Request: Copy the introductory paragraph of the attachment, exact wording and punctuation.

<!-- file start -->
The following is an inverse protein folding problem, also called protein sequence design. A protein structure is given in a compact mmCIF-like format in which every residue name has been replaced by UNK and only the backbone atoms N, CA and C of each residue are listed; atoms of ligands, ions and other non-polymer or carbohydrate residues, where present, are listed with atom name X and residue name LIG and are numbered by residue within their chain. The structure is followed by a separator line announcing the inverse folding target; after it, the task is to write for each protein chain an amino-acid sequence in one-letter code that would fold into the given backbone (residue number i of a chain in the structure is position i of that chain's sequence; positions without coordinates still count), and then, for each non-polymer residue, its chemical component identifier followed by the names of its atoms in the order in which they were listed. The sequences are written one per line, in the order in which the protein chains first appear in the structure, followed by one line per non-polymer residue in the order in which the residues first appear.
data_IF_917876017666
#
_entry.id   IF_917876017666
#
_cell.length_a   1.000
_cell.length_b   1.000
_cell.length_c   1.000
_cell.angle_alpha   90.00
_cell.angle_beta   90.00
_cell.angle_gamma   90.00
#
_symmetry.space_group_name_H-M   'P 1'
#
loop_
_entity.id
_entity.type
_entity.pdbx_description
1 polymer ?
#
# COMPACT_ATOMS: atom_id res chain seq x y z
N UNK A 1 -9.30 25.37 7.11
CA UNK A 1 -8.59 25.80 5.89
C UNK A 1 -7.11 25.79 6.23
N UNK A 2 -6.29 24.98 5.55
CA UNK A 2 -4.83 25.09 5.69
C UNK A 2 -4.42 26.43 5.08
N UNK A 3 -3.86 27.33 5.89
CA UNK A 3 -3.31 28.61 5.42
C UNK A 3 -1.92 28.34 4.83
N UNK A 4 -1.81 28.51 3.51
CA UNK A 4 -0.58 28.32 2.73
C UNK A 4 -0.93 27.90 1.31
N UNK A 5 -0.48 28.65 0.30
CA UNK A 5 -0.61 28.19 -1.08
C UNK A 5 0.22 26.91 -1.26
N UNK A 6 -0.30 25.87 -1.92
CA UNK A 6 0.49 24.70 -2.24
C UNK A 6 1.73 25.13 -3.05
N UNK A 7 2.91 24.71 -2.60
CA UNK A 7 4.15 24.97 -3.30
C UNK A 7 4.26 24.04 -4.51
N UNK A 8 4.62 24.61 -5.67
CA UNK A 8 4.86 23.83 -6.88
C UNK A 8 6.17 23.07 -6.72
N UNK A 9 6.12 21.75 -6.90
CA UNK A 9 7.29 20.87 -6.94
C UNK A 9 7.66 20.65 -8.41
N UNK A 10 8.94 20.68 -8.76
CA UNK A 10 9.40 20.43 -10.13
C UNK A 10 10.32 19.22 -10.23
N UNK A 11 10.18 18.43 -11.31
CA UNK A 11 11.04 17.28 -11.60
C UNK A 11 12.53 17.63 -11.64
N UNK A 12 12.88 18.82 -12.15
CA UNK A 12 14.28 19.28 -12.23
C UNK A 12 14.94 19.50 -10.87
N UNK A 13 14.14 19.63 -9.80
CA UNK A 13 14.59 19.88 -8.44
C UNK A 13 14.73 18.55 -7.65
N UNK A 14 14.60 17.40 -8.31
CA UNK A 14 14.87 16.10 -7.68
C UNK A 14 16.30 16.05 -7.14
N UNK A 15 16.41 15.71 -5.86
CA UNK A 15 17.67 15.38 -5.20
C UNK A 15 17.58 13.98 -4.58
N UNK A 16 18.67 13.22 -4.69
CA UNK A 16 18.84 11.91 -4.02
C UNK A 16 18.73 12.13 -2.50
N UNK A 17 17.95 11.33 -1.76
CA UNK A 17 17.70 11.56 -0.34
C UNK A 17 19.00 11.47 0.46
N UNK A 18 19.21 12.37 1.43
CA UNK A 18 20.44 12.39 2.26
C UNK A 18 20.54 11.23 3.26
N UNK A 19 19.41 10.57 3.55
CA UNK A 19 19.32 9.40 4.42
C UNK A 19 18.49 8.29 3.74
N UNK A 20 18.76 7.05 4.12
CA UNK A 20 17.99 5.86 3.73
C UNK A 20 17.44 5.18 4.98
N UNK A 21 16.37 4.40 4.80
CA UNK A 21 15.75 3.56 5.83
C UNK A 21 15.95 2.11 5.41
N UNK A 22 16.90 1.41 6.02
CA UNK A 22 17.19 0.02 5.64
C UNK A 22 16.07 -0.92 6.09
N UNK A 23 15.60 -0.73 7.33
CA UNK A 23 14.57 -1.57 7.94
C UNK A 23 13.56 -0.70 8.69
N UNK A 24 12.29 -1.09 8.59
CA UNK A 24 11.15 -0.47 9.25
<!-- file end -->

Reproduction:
The following is an inverse protein folding problem, also called protein sequence design. A protein structure is given in a compact mmCIF-like format in which every residue name has been replaced by UNK and only the backbone atoms N, CA and C of each residue are listed; atoms of ligands, ions and other non-polymer or carbohydrate residues, where present, are listed with atom name X and residue name LIG and are numbered by residue within their chain. The structure is followed by a separator line announcing the inverse folding target; after it, the task is to write for each protein chain an amino-acid sequence in one-letter code that would fold into the given backbone (residue number i of a chain in the structure is position i of that chain's sequence; positions without coordinates still count), and then, for each non-polymer residue, its chemical component identifier followed by the names of its atoms in the order in which they were listed. The sequences are written one per line, in the order in which the protein chains first appear in the structure, followed by one line per non-polymer residue in the order in which the residues first appear.